GarageBand is a pretty amazing no-cost tool. You get a solid, reliable production app built on the same framework as Logic. It has loads of built-in sounds – instruments and loops. It has easy-to use but capable editing, complete with notation view. There’s now a virtual Drummer which can be fun for sketching out song ideas and backing tracks. And it’s very guitarist/instrumentalist friendly: there’s a big tuner (cough, Ableton), amps and effects.
And did I mention it’s free?
Just one problem: you might not immediately work out how to use third-party plug-ins. GarageBand 10 got rid of some features (including useful podcasting functions, unfortunately). It still works with AU plug-ins, but it’s harder to work out how – Apple has always sort of hidden this feature; not they’ve hidden it in a new way. I had sort of forgotten this happened until I had to try to see if GarageBand worked with Roland’s 64-bit, only-on-the-latest-OS Audio Unit plug-in build of the SH-101 PLUG-OUT.
But it’s worth writing about this separately, because anyone with a Mac or who might need to advise a Mac-using friend ought to know this.
1. Choose GarageBand > Preferences…, then Audio/MIDI > Effects and ensure Audio units is checked.
2. Select a Software Instrument track, or create a new one. (Track > New Track… > Software Instrument and click Create.)
3. Select the track, and click the Smart Controls button on the toolbar (the one that looks like a knob – see picture).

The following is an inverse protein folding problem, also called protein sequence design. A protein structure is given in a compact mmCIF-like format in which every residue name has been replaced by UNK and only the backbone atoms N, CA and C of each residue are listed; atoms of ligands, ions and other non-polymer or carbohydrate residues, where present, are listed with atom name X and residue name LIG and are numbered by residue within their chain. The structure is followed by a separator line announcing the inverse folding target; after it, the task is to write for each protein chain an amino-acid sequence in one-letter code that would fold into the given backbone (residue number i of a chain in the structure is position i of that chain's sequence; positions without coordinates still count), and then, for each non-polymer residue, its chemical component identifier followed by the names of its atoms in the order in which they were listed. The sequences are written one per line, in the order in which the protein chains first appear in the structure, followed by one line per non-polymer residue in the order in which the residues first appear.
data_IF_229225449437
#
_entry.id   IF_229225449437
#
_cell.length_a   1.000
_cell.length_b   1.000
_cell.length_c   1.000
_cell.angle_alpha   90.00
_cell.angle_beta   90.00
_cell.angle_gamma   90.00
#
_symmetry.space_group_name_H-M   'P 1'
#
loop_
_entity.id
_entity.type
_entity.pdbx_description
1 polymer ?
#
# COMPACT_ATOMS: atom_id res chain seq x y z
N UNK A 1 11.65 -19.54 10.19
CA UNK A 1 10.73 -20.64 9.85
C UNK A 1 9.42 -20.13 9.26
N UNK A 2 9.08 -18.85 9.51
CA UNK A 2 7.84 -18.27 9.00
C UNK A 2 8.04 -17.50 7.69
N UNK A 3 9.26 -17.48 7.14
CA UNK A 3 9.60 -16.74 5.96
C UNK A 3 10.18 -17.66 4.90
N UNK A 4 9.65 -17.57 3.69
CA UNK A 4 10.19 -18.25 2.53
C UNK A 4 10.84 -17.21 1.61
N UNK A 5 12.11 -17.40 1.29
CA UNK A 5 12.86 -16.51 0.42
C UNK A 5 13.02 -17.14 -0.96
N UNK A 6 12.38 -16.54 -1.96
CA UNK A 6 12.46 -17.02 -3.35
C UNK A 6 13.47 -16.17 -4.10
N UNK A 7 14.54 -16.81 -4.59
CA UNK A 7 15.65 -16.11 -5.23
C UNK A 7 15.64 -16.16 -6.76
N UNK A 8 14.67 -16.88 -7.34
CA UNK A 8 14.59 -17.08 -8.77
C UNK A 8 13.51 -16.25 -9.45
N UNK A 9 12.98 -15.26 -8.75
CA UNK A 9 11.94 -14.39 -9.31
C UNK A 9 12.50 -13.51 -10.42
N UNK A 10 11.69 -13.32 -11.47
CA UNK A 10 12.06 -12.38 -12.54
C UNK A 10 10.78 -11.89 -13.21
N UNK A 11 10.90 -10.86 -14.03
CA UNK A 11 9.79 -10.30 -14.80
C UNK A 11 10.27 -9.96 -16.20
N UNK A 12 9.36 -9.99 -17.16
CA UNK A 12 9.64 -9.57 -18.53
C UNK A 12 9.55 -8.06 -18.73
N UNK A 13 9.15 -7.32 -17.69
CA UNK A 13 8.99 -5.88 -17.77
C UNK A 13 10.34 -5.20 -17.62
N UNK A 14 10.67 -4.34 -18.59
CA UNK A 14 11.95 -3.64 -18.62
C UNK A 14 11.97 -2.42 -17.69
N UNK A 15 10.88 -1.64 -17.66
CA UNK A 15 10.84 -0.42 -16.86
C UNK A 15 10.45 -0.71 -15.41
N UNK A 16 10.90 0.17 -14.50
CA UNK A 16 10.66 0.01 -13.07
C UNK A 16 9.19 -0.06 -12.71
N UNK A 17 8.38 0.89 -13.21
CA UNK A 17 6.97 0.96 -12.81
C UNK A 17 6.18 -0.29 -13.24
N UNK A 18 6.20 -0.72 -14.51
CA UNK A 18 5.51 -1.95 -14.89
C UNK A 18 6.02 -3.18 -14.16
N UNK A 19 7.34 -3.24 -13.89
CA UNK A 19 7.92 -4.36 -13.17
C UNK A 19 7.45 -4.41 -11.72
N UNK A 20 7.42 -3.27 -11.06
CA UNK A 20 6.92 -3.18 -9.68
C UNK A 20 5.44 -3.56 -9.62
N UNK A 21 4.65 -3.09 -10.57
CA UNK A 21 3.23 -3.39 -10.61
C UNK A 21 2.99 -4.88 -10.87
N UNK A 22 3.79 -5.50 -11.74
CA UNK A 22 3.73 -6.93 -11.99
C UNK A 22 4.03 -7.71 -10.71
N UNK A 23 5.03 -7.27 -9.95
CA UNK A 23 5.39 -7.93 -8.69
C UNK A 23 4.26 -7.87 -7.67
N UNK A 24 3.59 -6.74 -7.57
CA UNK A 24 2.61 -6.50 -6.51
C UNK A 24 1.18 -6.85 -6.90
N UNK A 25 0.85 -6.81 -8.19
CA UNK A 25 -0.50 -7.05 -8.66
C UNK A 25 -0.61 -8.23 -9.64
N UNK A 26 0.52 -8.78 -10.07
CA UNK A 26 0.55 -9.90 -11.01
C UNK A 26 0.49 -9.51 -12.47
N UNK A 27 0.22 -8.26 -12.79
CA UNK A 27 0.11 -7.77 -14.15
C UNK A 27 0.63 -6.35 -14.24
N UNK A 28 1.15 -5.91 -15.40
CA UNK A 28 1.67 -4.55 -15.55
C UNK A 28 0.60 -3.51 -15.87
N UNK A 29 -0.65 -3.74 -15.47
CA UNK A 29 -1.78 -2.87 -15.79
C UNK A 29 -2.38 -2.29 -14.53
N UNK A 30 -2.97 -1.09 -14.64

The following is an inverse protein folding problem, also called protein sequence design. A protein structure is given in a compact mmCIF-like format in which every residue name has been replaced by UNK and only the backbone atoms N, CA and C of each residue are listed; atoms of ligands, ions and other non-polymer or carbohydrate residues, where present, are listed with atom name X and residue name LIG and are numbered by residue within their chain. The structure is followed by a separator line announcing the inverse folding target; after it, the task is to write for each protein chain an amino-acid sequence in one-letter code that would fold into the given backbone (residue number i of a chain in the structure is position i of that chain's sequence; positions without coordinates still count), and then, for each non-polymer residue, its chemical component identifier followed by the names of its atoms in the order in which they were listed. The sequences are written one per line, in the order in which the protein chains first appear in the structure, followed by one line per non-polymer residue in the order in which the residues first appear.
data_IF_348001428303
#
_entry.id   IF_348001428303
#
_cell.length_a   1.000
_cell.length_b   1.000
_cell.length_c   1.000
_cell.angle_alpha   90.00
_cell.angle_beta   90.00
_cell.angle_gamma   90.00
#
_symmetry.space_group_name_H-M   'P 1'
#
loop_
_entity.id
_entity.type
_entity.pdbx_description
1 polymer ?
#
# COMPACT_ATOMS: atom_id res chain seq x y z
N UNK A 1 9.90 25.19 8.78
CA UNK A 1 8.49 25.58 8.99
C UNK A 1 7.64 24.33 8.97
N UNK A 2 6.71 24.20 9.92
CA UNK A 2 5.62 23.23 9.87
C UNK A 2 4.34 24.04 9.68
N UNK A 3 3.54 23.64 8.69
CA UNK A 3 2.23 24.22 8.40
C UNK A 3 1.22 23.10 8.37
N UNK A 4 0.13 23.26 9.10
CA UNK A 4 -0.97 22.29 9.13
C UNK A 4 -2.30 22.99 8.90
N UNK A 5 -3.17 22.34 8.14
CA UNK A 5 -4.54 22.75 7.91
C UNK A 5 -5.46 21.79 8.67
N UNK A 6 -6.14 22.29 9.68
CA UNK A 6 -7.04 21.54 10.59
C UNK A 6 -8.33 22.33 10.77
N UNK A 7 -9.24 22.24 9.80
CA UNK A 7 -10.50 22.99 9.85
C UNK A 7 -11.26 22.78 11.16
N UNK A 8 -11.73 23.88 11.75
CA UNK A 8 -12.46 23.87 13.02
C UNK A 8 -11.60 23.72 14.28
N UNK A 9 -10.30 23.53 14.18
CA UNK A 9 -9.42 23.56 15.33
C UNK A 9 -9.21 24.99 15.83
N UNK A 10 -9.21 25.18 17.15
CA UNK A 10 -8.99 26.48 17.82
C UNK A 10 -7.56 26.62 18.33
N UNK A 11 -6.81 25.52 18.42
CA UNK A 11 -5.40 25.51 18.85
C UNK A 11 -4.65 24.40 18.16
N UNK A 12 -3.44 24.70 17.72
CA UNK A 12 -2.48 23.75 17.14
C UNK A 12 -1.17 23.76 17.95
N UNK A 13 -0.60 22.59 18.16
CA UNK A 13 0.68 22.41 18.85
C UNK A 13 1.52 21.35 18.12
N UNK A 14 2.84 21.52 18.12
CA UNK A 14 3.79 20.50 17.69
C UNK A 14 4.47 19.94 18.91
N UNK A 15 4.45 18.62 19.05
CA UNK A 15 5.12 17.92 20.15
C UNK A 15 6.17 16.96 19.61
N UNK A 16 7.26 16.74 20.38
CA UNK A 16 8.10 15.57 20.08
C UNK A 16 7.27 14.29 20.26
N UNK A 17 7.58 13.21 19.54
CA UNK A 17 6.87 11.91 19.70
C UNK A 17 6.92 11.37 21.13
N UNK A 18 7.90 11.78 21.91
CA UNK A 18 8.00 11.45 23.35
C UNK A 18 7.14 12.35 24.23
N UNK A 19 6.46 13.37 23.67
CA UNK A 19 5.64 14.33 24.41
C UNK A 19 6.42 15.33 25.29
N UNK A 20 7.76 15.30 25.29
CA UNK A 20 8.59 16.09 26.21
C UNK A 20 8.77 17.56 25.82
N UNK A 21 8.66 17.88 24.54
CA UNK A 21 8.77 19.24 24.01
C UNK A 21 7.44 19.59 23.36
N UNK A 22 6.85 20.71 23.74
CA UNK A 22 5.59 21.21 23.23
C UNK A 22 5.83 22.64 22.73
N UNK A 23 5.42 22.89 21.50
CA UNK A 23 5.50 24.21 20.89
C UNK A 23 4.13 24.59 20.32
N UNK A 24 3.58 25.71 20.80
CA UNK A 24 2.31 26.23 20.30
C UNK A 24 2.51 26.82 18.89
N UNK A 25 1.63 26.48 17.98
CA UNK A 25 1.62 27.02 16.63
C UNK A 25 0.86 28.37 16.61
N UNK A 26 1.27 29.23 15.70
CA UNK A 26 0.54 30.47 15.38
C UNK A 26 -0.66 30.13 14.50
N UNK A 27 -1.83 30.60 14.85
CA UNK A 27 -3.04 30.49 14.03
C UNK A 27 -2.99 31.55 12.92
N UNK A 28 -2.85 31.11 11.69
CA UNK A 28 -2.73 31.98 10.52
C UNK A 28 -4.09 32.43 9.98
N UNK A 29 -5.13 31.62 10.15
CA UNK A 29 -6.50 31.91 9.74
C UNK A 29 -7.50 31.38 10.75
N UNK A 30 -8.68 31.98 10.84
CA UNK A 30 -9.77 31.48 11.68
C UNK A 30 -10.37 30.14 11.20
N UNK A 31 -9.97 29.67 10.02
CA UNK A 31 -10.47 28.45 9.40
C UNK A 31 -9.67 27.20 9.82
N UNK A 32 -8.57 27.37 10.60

4. Click the ‘i’ icon in the Smart Controls pane. (The “Inspector”)
5. Look for the Audio Units section – you may need to scroll or resize if it isn’t visible.
6. On the right, you’ll see areas labeled Instrument and Audio FX.
Cool tip: you can use the Drummer automatic accompaniment feature to drive your own instruments. So you can take those patterns and feed them into a synth, for instance, for a very different effect. The same Instruments and FX sections are visible once you click the Inspector button.
For effects, repeat the process for an Audio Track, and you can add effects to your instrument or mic.
If you’d rather watch a video, here’s an excellent demo:
Garageband 10 AU Plug In Fix (Love that angry devil face, unleashing rage on this design decision.)
And that in turn comes from a must-read site if you want to learn more about all GarageBand can do.
GarageBand isn’t a perfect DAW for every job, but it remains an important tool for beginning users and it can be useful to have in your arsenal if you have some spare disk space. (You can opt not to install all the third-party content or remove it after the fact.) If you’re using it and want to share how – or if you’ve got questions or tips – we’d love to hear from you.
And today, we’ve learned that hiding things doesn’t necessarily make things easier or make for happier users.
Hey, who said that?